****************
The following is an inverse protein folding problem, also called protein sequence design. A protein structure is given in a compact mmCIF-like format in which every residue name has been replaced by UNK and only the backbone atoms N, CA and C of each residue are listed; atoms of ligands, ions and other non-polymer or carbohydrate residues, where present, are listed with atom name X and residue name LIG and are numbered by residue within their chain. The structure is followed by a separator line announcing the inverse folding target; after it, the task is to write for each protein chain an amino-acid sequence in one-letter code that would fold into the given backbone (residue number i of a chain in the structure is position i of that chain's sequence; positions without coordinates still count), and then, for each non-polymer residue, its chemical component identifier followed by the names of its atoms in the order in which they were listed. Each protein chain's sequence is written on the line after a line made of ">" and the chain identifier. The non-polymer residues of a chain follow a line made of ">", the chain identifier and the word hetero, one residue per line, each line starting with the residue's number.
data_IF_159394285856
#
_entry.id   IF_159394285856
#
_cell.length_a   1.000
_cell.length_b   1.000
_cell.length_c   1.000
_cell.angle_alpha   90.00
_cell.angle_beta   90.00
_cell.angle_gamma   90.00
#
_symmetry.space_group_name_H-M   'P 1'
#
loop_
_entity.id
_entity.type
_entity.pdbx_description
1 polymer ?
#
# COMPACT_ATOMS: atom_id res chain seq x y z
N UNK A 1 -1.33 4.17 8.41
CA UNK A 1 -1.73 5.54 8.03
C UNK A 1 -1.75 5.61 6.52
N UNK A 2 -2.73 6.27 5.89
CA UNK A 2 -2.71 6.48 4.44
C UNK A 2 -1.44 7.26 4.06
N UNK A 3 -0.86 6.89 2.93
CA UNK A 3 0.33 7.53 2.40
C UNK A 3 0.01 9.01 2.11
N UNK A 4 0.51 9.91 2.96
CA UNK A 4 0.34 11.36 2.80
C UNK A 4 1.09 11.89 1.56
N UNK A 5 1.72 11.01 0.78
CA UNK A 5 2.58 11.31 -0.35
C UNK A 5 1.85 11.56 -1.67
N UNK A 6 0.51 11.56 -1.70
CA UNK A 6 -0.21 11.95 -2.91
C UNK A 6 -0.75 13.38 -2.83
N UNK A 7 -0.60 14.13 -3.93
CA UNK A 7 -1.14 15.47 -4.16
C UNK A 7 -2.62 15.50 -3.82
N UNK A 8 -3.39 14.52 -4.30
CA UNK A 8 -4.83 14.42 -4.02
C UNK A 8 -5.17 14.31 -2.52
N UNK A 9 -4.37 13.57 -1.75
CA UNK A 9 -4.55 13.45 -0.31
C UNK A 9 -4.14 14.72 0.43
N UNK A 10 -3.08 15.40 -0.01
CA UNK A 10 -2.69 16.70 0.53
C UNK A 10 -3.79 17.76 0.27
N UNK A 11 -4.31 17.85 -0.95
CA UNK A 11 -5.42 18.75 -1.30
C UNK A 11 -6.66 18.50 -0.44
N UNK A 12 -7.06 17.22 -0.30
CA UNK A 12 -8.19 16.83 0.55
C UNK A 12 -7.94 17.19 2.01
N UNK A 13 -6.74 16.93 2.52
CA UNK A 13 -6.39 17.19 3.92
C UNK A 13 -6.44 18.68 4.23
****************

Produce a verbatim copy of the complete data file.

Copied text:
The following is an inverse protein folding problem, also called protein sequence design. A protein structure is given in a compact mmCIF-like format in which every residue name has been replaced by UNK and only the backbone atoms N, CA and C of each residue are listed; atoms of ligands, ions and other non-polymer or carbohydrate residues, where present, are listed with atom name X and residue name LIG and are numbered by residue within their chain. The structure is followed by a separator line announcing the inverse folding target; after it, the task is to write for each protein chain an amino-acid sequence in one-letter code that would fold into the given backbone (residue number i of a chain in the structure is position i of that chain's sequence; positions without coordinates still count), and then, for each non-polymer residue, its chemical component identifier followed by the names of its atoms in the order in which they were listed. Each protein chain's sequence is written on the line after a line made of ">" and the chain identifier. The non-polymer residues of a chain follow a line made of ">", the chain identifier and the word hetero, one residue per line, each line starting with the residue's number.
data_IF_159394285856
#
_entry.id   IF_159394285856
#
_cell.length_a   1.000
_cell.length_b   1.000
_cell.length_c   1.000
_cell.angle_alpha   90.00
_cell.angle_beta   90.00
_cell.angle_gamma   90.00
#
_symmetry.space_group_name_H-M   'P 1'
#
loop_
_entity.id
_entity.type
_entity.pdbx_description
1 polymer ?
#
# COMPACT_ATOMS: atom_id res chain seq x y z
N UNK A 1 -1.33 4.17 8.41
CA UNK A 1 -1.73 5.54 8.03
C UNK A 1 -1.75 5.61 6.52
N UNK A 2 -2.73 6.27 5.89
CA UNK A 2 -2.71 6.48 4.44
C UNK A 2 -1.44 7.26 4.06
N UNK A 3 -0.86 6.89 2.93
CA UNK A 3 0.33 7.53 2.40
C UNK A 3 0.01 9.01 2.11
N UNK A 4 0.51 9.91 2.96
CA UNK A 4 0.34 11.36 2.80
C UNK A 4 1.09 11.89 1.56
N UNK A 5 1.72 11.01 0.78
CA UNK A 5 2.58 11.31 -0.35
C UNK A 5 1.85 11.56 -1.67
N UNK A 6 0.51 11.56 -1.70
CA UNK A 6 -0.21 11.95 -2.91
C UNK A 6 -0.75 13.38 -2.83
N UNK A 7 -0.60 14.13 -3.93
CA UNK A 7 -1.14 15.47 -4.16
C UNK A 7 -2.62 15.50 -3.82
N UNK A 8 -3.39 14.52 -4.30
CA UNK A 8 -4.83 14.42 -4.02
C UNK A 8 -5.17 14.31 -2.52
N UNK A 9 -4.37 13.57 -1.75
CA UNK A 9 -4.55 13.45 -0.31
C UNK A 9 -4.14 14.72 0.43
N UNK A 10 -3.08 15.40 -0.01
CA UNK A 10 -2.69 16.70 0.53
C UNK A 10 -3.79 17.76 0.27
N UNK A 11 -4.31 17.85 -0.95
CA UNK A 11 -5.42 18.75 -1.30
C UNK A 11 -6.66 18.50 -0.44
N UNK A 12 -7.06 17.22 -0.30
CA UNK A 12 -8.19 16.83 0.55
C UNK A 12 -7.94 17.19 2.01
N UNK A 13 -6.74 16.93 2.52
CA UNK A 13 -6.39 17.19 3.92
C UNK A 13 -6.44 18.68 4.23